• search
For Quick Alerts
ALLOW NOTIFICATIONS  
For Daily Alerts

NASA's InSight lander records hundreds of marsquakes on red planet

By PTI
|

New York, Feb 25: NASA's InSight lander which touched down on the Martian equator in November last year, has revealed secrets about the Red Planet's weather patterns, including details about its surface tornadoes, and the steady, rumble of low-frequency sounds on the planet, a new study says.

The research, published in the journal Nature Geoscience, noted that Mars experiences strong daily pressure and temperature fluctuations, stronger than on the Earth.

NASAs InSight lander helps decode Martian weather

"The atmosphere is so thin that it can heat up and cool down much faster than on Earth. This is entirely new territory we are exploring," said Don Banfield, lead author of the study from Cornell University in the US.

New mission to take first peek at Sun's north and south poles: NASA

The researchers noted that about a month after landing, InSight endured a large dust storm -- a periodic global event on Mars which, they said, could dramatically change the Red Planet's weather and climate.

The scientists noted daily changing winds controlled by the seasonal freezing and thawing of the carbon dioxide in the Martian polar caps. InSight's onboard equipments included a seismometer for detecting Mars' quakes, sensors for gauging wind and air pressure, a magnetometer for measuring the planet's magnetic forces, and a probe designed to take the planet's temperature, the American space agency had said in a statement.

Banfield and his team assessed measurements taken by InSight and detected atmospheric gravity waves, which are oscillations of air molecules similar to how water wavelets form when a pebble is dropped in a puddle. They said such gravity waves on the Earth can create linear rows of rolled "morning glory" clouds -- white, puffy clouds that look like lofty jelly rolls. "We're still working to understand what these waves can teach us about Mars," Banfield said.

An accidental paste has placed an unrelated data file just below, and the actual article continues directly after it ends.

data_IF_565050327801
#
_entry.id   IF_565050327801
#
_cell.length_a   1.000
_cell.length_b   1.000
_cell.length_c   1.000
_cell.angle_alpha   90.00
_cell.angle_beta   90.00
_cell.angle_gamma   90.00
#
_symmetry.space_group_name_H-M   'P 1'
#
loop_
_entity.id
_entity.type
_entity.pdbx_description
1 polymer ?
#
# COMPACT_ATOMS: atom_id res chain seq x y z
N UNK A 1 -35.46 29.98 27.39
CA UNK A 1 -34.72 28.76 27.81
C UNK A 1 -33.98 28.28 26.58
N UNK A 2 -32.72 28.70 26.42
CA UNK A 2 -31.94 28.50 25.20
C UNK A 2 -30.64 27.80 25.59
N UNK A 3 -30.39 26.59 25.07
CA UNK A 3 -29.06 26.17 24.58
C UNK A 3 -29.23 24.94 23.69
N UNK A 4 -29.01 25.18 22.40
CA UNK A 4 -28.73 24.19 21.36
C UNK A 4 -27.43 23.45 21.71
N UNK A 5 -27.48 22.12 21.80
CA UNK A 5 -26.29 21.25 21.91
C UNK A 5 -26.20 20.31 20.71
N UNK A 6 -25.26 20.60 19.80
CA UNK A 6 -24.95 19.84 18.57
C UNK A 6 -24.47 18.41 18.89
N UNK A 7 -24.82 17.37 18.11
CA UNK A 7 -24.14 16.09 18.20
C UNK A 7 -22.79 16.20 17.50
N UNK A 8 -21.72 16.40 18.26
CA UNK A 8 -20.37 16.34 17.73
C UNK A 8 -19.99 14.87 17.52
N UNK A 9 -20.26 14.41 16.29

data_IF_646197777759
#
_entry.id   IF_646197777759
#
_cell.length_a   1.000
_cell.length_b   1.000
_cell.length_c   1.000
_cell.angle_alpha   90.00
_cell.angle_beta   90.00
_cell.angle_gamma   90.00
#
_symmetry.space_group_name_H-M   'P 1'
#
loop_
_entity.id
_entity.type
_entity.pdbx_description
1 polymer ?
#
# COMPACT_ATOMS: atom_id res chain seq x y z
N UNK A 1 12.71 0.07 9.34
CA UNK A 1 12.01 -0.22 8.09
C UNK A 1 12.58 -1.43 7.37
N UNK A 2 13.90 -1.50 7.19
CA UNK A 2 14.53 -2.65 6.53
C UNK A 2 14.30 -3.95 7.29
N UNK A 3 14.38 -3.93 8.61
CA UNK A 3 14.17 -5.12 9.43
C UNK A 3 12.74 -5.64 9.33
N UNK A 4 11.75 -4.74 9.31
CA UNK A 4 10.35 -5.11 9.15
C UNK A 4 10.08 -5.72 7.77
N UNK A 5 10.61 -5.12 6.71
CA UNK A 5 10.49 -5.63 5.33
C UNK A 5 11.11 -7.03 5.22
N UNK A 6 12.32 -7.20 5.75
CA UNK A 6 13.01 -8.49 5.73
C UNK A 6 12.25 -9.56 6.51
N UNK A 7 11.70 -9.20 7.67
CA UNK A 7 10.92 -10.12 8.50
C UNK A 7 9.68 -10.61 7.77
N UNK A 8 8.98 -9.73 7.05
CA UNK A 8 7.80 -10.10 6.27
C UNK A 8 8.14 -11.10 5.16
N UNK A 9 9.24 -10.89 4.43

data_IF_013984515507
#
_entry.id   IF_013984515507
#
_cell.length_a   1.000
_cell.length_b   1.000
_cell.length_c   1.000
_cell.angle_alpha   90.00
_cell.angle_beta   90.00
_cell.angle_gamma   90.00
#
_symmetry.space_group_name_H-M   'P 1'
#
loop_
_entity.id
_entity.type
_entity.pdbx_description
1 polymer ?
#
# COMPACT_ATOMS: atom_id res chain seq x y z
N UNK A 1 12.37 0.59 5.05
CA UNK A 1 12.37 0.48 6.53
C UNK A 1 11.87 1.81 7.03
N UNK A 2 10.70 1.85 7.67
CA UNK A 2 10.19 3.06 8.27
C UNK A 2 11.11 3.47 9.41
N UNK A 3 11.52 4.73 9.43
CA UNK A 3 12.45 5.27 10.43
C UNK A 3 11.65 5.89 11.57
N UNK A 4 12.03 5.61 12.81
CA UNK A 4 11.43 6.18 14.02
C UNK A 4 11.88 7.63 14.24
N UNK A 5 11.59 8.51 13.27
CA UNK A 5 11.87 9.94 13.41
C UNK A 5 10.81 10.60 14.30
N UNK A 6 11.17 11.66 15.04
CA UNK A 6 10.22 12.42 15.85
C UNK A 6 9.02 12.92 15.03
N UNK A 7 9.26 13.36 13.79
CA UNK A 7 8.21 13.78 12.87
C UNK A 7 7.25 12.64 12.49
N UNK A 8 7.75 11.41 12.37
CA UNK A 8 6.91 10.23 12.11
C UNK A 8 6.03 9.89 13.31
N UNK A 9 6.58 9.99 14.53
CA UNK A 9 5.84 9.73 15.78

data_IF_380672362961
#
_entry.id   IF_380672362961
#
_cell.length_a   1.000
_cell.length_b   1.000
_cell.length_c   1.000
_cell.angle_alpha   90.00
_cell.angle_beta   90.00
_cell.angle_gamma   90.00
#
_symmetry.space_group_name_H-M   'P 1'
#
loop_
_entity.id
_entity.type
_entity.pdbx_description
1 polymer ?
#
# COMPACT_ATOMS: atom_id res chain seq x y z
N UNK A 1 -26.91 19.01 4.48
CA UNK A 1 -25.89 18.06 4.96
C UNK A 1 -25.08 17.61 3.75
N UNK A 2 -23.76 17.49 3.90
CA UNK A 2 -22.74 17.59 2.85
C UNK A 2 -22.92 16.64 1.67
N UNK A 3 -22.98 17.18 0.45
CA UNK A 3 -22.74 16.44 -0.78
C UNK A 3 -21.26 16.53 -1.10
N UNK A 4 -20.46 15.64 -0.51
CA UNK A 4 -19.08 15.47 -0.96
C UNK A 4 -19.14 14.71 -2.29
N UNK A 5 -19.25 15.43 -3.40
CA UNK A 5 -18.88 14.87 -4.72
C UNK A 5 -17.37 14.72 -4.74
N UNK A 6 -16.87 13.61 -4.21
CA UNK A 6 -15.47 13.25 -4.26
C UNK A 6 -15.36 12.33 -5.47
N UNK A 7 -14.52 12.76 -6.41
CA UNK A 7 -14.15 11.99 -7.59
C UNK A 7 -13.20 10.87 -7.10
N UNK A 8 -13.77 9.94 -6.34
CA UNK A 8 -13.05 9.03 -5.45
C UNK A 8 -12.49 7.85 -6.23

The scientists also observed "infrasound" on the Martian atmosphere, which are pressure oscillations below the frequency of 10 Hertz (Hz). They said these are low rumbling oscillations below what the human ear can detect.

"We expected infrasound would exist, but this is the first direct measurement," Banfield said. "It's still mysterious as to exactly what causes the signals we've heard, but we'll keep studying," he said.

The research team also found vortices, known as "dust devils", which are small whirlwinds forming into tiny tornadoes, caused by wind shear and convection near the surface. Banfield speculated that these could be the cause of Mars' constant dustiness.

NASA's planet hunting satellite finds Earth-sized world in 'Goldilocks zone'

"We have seen the pressure signature of thousands of dust devils, and we have tried to take images at the right times of day. We've caught absolutely no dust devils on camera," Banfield said. "Other landers have more effortlessly imaged dust devils, so it's surprising that we haven't even captured an image of one," he added.

For Daily Alerts
Get Instant News Updates
Enable
x
Notification Settings X
Time Settings
Done
Clear Notification X
Do you want to clear all the notifications from your inbox?
Settings X
X
We use cookies to ensure that we give you the best experience on our website. This includes cookies from third party social media websites and ad networks. Such third party cookies may track your use on Oneindia sites for better rendering. Our partners use cookies to ensure we show you advertising that is relevant to you. If you continue without changing your settings, we'll assume that you are happy to receive all cookies on Oneindia website. However, you can change your cookie settings at any time. Learn more
X